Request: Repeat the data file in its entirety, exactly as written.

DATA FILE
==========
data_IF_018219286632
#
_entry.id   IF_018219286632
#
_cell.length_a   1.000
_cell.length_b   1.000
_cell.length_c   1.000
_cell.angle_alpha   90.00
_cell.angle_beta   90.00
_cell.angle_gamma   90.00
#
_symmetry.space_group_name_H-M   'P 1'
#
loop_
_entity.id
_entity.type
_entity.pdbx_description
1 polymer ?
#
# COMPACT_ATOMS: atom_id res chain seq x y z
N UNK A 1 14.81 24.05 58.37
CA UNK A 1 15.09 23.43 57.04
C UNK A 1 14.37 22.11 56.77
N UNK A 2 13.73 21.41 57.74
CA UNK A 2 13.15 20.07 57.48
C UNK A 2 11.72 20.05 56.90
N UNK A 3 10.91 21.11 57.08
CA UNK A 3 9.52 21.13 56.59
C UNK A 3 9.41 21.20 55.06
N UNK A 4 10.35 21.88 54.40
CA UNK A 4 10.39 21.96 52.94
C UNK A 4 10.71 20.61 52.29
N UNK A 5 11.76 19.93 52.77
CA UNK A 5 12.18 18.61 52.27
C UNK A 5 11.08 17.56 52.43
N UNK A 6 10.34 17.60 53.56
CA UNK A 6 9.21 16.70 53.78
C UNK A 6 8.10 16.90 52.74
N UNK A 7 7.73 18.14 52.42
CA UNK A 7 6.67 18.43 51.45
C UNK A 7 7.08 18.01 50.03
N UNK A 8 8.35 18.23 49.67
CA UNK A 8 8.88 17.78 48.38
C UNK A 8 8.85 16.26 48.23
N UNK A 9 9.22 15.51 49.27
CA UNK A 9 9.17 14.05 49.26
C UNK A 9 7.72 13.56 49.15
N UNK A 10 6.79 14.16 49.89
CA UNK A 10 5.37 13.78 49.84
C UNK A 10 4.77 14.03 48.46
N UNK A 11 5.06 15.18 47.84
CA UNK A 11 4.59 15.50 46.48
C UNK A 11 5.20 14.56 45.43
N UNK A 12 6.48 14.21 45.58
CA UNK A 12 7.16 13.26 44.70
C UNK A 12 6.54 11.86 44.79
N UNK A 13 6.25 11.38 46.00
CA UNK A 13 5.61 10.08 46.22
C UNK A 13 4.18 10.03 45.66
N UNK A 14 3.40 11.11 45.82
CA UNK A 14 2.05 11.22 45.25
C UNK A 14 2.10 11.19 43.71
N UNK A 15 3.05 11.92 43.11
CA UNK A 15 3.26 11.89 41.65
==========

data_IF_018219286632
#
_entry.id   IF_018219286632
#
_cell.length_a   1.000
_cell.length_b   1.000
_cell.length_c   1.000
_cell.angle_alpha   90.00
_cell.angle_beta   90.00
_cell.angle_gamma   90.00
#
_symmetry.space_group_name_H-M   'P 1'
#
loop_
_entity.id
_entity.type
_entity.pdbx_description
1 polymer ?
#
# COMPACT_ATOMS: atom_id res chain seq x y z
N UNK A 1 14.81 24.05 58.37
CA UNK A 1 15.09 23.43 57.04
C UNK A 1 14.37 22.11 56.77
N UNK A 2 13.73 21.41 57.74
CA UNK A 2 13.15 20.07 57.48
C UNK A 2 11.72 20.05 56.90
N UNK A 3 10.91 21.11 57.08
CA UNK A 3 9.52 21.13 56.59
C UNK A 3 9.41 21.20 55.06
N UNK A 4 10.35 21.88 54.40
CA UNK A 4 10.39 21.96 52.94
C UNK A 4 10.71 20.61 52.29
N UNK A 5 11.76 19.93 52.77
CA UNK A 5 12.18 18.61 52.27
C UNK A 5 11.08 17.56 52.43
N UNK A 6 10.34 17.60 53.56
CA UNK A 6 9.21 16.70 53.78
C UNK A 6 8.10 16.90 52.74
N UNK A 7 7.73 18.14 52.42
CA UNK A 7 6.67 18.43 51.45
C UNK A 7 7.08 18.01 50.03
N UNK A 8 8.35 18.23 49.67
CA UNK A 8 8.88 17.78 48.38
C UNK A 8 8.85 16.26 48.23
N UNK A 9 9.22 15.51 49.27
CA UNK A 9 9.17 14.05 49.26
C UNK A 9 7.72 13.56 49.15
N UNK A 10 6.79 14.16 49.89
CA UNK A 10 5.37 13.78 49.84
C UNK A 10 4.77 14.03 48.46
N UNK A 11 5.06 15.18 47.84
CA UNK A 11 4.59 15.50 46.48
C UNK A 11 5.20 14.56 45.43
N UNK A 12 6.48 14.21 45.58
CA UNK A 12 7.16 13.26 44.70
C UNK A 12 6.54 11.86 44.79
N UNK A 13 6.25 11.38 46.00
CA UNK A 13 5.61 10.08 46.22
C UNK A 13 4.18 10.03 45.66
N UNK A 14 3.40 11.11 45.82
CA UNK A 14 2.05 11.22 45.25
C UNK A 14 2.10 11.19 43.71
N UNK A 15 3.05 11.92 43.11
CA UNK A 15 3.26 11.89 41.65